A couple of pieces of book info, one including my work, and another that doesn’t, but is well worth your time.
From Sea to Stormy Sea is due out in the next few weeks. Amazon lists 3 Dec as the pub date, but I’ve also heard this coming Tuesday (19 Nov) mentioned. In any case, early reviews appear to be quite positive, and since I got hold of an e-copy this week, I understand why. My friend Thomas Pluck had some nice things to say about my contribution to the book, a short story I connected to a painting by my father, but really, there’s plenty of terrific stuff in this anthology. Once again, LB assembled a terrific bunch of contributors, this time including folks like Sara Paretsky, Scott Frank, Brendan DuBois, and, um… Lawrence Block. The stories were inspired by a range of American artists, and as has been the case in the previous art-thologies, the plates of works by Thomas Hart Benton, Raphael Soyer, Rockwell Kent, and others (yes, including Dad) will be gorgeous as well. So if you haven’t bought your own copy yet, you probably should do yourself a favor and order. One way or another, you’ll get it soon.
Meanwhile, today’s surfing led me to the land of Serendip. Nearly two decades back, my dad handed me a copy of an urban fantasy that mixed the usual assortment of elves and such into a world reminiscent of 30s gangster movies. The book was The Last Hot Time, and it was written by John M. Ford, known as “Mike” to his friends. By this time, I was much less into SF and fantasy than I once had been, but I recognized good work when I found it, and enjoyed Ford’s book greatly, as my father had. We knew Ford had written other books, but the piles of books are always rising, and by the time Ford died in 2006 (and my father died in 2009), Last Hot Time was a book I recalled fondly, but I never got round to finding his other works.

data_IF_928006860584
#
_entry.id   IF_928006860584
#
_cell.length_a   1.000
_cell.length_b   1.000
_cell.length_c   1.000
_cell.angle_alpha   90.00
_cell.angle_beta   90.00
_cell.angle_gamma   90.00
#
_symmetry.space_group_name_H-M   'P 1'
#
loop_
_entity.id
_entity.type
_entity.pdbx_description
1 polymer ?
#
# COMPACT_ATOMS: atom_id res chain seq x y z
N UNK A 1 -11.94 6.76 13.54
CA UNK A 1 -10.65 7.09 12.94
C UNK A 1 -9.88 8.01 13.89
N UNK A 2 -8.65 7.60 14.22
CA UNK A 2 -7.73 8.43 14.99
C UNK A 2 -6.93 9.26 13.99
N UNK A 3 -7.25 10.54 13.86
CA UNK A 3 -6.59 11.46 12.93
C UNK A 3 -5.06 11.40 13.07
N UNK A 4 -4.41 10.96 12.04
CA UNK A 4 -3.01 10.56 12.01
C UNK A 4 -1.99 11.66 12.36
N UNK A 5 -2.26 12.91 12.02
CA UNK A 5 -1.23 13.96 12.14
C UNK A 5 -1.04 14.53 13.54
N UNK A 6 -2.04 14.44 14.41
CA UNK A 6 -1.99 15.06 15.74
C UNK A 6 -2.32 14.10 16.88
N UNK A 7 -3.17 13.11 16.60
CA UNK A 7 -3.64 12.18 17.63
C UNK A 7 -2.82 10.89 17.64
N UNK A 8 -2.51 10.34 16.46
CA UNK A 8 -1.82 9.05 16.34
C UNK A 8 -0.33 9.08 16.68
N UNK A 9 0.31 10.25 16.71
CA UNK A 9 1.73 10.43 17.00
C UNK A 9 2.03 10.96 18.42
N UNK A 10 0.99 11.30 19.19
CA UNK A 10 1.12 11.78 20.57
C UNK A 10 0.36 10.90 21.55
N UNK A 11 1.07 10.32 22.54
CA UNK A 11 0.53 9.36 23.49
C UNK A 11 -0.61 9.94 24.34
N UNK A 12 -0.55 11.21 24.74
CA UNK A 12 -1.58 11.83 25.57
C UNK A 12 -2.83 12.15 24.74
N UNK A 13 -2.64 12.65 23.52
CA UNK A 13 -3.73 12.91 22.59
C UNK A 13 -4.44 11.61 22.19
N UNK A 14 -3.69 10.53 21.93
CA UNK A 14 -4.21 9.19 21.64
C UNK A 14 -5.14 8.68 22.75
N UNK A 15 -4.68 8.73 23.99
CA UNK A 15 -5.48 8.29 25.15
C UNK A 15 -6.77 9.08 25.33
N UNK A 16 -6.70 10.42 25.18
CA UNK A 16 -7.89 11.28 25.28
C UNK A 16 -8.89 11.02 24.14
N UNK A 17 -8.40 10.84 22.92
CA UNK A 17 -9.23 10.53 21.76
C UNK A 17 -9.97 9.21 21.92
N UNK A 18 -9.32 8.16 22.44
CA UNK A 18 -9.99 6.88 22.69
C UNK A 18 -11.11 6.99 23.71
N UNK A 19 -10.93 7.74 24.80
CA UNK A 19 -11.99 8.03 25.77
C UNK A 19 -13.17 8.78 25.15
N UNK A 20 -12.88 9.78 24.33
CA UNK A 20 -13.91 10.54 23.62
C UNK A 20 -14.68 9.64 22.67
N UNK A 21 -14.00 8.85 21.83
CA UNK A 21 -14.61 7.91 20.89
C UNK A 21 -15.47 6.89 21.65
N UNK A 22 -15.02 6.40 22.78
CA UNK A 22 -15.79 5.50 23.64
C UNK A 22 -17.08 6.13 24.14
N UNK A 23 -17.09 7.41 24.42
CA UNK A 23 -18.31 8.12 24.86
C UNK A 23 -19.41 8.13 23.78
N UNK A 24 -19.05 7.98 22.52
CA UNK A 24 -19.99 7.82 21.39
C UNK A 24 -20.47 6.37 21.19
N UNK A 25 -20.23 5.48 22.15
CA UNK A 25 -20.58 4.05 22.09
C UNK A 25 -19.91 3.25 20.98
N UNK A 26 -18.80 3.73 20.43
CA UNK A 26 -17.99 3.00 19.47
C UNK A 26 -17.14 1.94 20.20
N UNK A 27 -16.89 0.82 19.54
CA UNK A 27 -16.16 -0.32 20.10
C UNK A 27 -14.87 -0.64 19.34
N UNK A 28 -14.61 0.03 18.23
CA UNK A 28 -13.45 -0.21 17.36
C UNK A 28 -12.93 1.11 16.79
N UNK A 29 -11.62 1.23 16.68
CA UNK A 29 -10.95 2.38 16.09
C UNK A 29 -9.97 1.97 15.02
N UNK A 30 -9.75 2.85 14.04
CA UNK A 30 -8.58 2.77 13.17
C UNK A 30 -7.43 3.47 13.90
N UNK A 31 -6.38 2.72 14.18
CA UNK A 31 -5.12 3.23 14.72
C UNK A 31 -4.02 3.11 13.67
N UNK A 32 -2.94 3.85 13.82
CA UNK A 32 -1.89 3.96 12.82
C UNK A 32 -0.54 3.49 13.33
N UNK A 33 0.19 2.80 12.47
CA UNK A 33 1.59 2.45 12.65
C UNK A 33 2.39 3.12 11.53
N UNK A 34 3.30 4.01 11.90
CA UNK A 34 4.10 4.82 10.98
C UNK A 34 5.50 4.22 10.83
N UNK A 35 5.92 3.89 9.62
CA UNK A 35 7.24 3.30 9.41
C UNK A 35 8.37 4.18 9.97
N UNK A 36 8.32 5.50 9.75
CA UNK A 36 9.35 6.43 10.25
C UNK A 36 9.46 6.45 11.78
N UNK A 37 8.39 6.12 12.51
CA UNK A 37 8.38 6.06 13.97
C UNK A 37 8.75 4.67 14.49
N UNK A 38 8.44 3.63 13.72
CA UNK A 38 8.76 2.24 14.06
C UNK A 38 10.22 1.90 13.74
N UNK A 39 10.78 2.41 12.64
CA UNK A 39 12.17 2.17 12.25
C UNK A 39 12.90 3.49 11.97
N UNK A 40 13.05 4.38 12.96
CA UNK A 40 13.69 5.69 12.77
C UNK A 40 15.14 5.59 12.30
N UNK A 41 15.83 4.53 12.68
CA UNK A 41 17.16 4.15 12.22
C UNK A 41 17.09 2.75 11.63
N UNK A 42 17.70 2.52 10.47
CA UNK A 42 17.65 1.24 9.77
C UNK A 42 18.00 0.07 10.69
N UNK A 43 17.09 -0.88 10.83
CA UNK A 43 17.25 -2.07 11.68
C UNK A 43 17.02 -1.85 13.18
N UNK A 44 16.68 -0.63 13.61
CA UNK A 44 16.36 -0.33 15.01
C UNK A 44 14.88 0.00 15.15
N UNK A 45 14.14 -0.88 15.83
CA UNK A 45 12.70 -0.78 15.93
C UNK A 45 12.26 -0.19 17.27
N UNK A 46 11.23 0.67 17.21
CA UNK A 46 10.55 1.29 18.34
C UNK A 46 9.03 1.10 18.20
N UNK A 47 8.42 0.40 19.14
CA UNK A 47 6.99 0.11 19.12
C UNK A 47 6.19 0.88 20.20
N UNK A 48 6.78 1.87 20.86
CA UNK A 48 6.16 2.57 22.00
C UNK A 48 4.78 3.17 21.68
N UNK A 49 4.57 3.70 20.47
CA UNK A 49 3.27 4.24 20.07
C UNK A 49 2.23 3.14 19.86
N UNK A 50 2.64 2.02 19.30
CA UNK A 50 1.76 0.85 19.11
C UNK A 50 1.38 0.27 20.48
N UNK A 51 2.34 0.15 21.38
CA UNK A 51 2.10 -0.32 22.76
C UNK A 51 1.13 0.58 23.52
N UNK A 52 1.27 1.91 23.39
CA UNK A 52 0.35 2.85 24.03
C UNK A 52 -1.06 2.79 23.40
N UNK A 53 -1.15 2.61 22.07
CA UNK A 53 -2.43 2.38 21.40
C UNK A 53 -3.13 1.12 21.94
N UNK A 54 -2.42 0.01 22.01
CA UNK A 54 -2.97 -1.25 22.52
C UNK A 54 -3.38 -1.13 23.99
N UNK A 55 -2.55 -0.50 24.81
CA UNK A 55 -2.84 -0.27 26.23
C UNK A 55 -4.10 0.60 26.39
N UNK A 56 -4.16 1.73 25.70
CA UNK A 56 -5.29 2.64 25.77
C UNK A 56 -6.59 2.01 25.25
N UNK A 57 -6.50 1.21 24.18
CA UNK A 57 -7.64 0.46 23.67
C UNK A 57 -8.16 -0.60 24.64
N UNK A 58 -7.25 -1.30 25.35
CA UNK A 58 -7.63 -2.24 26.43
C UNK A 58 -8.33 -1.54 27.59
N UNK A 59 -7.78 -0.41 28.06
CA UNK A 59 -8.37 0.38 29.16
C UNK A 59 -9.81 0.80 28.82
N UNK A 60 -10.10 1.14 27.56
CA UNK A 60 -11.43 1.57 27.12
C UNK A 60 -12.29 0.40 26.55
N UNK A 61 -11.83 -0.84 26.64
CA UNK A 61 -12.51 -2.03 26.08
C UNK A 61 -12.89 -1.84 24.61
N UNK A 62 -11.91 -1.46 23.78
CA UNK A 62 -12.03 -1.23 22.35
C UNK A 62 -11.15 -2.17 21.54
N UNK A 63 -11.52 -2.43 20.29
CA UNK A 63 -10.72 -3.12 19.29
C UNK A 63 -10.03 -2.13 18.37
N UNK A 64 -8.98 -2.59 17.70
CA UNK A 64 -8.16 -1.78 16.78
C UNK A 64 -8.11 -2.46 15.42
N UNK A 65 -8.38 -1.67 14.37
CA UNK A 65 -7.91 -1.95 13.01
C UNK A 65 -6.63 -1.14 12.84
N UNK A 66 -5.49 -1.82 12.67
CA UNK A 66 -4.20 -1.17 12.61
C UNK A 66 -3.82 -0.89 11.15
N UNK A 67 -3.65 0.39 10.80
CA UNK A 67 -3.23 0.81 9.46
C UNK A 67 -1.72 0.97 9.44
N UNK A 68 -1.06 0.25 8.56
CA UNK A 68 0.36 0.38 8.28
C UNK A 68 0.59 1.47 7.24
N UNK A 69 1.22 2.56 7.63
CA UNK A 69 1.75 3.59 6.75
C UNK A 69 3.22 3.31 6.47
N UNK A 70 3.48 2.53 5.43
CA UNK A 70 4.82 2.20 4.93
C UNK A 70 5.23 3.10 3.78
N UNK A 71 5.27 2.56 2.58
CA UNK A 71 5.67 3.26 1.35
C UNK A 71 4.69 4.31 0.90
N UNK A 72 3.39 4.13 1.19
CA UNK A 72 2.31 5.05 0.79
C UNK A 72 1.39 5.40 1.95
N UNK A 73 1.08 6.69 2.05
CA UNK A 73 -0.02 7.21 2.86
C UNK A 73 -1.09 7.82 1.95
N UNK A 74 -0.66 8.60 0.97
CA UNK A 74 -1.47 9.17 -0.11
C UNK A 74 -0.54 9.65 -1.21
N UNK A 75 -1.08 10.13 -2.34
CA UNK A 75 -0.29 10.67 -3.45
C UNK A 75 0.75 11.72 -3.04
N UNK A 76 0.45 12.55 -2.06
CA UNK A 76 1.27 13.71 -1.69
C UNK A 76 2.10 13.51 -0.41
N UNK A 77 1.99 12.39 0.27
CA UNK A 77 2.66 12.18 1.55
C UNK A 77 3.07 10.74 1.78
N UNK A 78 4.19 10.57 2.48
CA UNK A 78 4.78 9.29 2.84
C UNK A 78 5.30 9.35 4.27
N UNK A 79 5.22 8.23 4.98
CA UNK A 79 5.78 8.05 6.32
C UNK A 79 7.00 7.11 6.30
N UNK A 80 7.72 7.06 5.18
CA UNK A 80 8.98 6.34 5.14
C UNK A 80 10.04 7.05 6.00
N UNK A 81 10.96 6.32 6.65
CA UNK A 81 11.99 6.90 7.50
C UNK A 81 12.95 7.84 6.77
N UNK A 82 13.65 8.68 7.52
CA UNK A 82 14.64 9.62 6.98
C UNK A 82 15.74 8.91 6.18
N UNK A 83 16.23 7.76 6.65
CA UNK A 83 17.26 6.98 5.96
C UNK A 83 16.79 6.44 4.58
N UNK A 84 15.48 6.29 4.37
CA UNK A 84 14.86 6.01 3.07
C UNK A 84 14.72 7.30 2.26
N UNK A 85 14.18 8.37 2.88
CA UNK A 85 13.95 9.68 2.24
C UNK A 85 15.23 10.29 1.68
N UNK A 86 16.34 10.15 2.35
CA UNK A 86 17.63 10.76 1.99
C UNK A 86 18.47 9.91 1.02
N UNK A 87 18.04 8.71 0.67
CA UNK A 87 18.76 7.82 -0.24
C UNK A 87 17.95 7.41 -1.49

Apparently that was a mistake on my part, but fortunately, it’s a mistake I may be able to remedy over the next few years. For the entire story, check out Isaac Butler’s article at Slate today:
The more I looked into Ford’s career, the more frustrating and mystifying his posthumous invisibility came to seem. Ford had won the Philip K. Dick Award and multiple World Fantasy Awards. He was a beloved and influential peer to writers including Neil Gaiman, Jo Walton, Ellen Kushner, James Rigney (better known as Robert Jordan), Jack Womack, and Daniel Abraham. So why had so few people heard of him? Why wasn’t anyone publishing his books?
It would take me 18 months to answer my questions. My quest would bring me to the vast treasure trove of Ford’s uncollected and unpublished writing. It would introduce me to friends and relatives of Ford who hadn’t spoken to each other since his death in 2006. And, in an improbable ending worthy of a John M. Ford novel, my quest would in fact set in motion the long-delayed republication of his work, starting in the fall of 2020. How did this happen? More importantly, why was he forgotten in the first place? More importantly than that: How did he write those amazing books?
As I said, read Butler’s piece — your own TBR (To Be Read) pile may grow a bit as well.
See you soon!